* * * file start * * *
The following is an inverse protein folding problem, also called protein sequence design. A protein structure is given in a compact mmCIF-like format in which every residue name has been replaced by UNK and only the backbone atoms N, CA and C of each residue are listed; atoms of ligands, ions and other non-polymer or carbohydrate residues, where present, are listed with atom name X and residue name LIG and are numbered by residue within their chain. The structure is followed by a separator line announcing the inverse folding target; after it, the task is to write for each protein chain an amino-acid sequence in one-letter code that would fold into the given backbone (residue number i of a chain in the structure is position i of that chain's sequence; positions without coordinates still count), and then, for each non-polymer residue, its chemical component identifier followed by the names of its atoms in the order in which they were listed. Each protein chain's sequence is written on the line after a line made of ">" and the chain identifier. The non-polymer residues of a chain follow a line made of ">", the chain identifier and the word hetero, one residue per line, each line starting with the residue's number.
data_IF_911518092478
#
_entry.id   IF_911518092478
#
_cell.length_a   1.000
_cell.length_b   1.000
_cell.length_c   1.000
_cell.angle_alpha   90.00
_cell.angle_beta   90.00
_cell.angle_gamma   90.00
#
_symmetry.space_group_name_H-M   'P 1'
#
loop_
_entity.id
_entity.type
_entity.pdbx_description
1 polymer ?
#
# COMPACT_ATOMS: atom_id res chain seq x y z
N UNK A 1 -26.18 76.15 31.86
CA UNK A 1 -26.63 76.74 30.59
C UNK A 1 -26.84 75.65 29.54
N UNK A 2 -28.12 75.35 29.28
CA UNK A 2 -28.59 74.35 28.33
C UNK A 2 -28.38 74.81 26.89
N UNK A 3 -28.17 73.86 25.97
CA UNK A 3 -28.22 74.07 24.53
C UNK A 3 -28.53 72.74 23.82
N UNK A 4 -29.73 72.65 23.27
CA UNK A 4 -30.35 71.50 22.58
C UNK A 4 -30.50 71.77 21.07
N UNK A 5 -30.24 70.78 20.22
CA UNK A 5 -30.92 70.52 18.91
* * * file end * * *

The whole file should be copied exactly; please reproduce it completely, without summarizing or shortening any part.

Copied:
The following is an inverse protein folding problem, also called protein sequence design. A protein structure is given in a compact mmCIF-like format in which every residue name has been replaced by UNK and only the backbone atoms N, CA and C of each residue are listed; atoms of ligands, ions and other non-polymer or carbohydrate residues, where present, are listed with atom name X and residue name LIG and are numbered by residue within their chain. The structure is followed by a separator line announcing the inverse folding target; after it, the task is to write for each protein chain an amino-acid sequence in one-letter code that would fold into the given backbone (residue number i of a chain in the structure is position i of that chain's sequence; positions without coordinates still count), and then, for each non-polymer residue, its chemical component identifier followed by the names of its atoms in the order in which they were listed. Each protein chain's sequence is written on the line after a line made of ">" and the chain identifier. The non-polymer residues of a chain follow a line made of ">", the chain identifier and the word hetero, one residue per line, each line starting with the residue's number.
data_IF_911518092478
#
_entry.id   IF_911518092478
#
_cell.length_a   1.000
_cell.length_b   1.000
_cell.length_c   1.000
_cell.angle_alpha   90.00
_cell.angle_beta   90.00
_cell.angle_gamma   90.00
#
_symmetry.space_group_name_H-M   'P 1'
#
loop_
_entity.id
_entity.type
_entity.pdbx_description
1 polymer ?
#
# COMPACT_ATOMS: atom_id res chain seq x y z
N UNK A 1 -26.18 76.15 31.86
CA UNK A 1 -26.63 76.74 30.59
C UNK A 1 -26.84 75.65 29.54
N UNK A 2 -28.12 75.35 29.28
CA UNK A 2 -28.59 74.35 28.33
C UNK A 2 -28.38 74.81 26.89
N UNK A 3 -28.17 73.86 25.97
CA UNK A 3 -28.22 74.07 24.53
C UNK A 3 -28.53 72.74 23.82
N UNK A 4 -29.73 72.65 23.27
CA UNK A 4 -30.35 71.50 22.58
C UNK A 4 -30.50 71.77 21.07
N UNK A 5 -30.24 70.78 20.22
CA UNK A 5 -30.92 70.52 18.91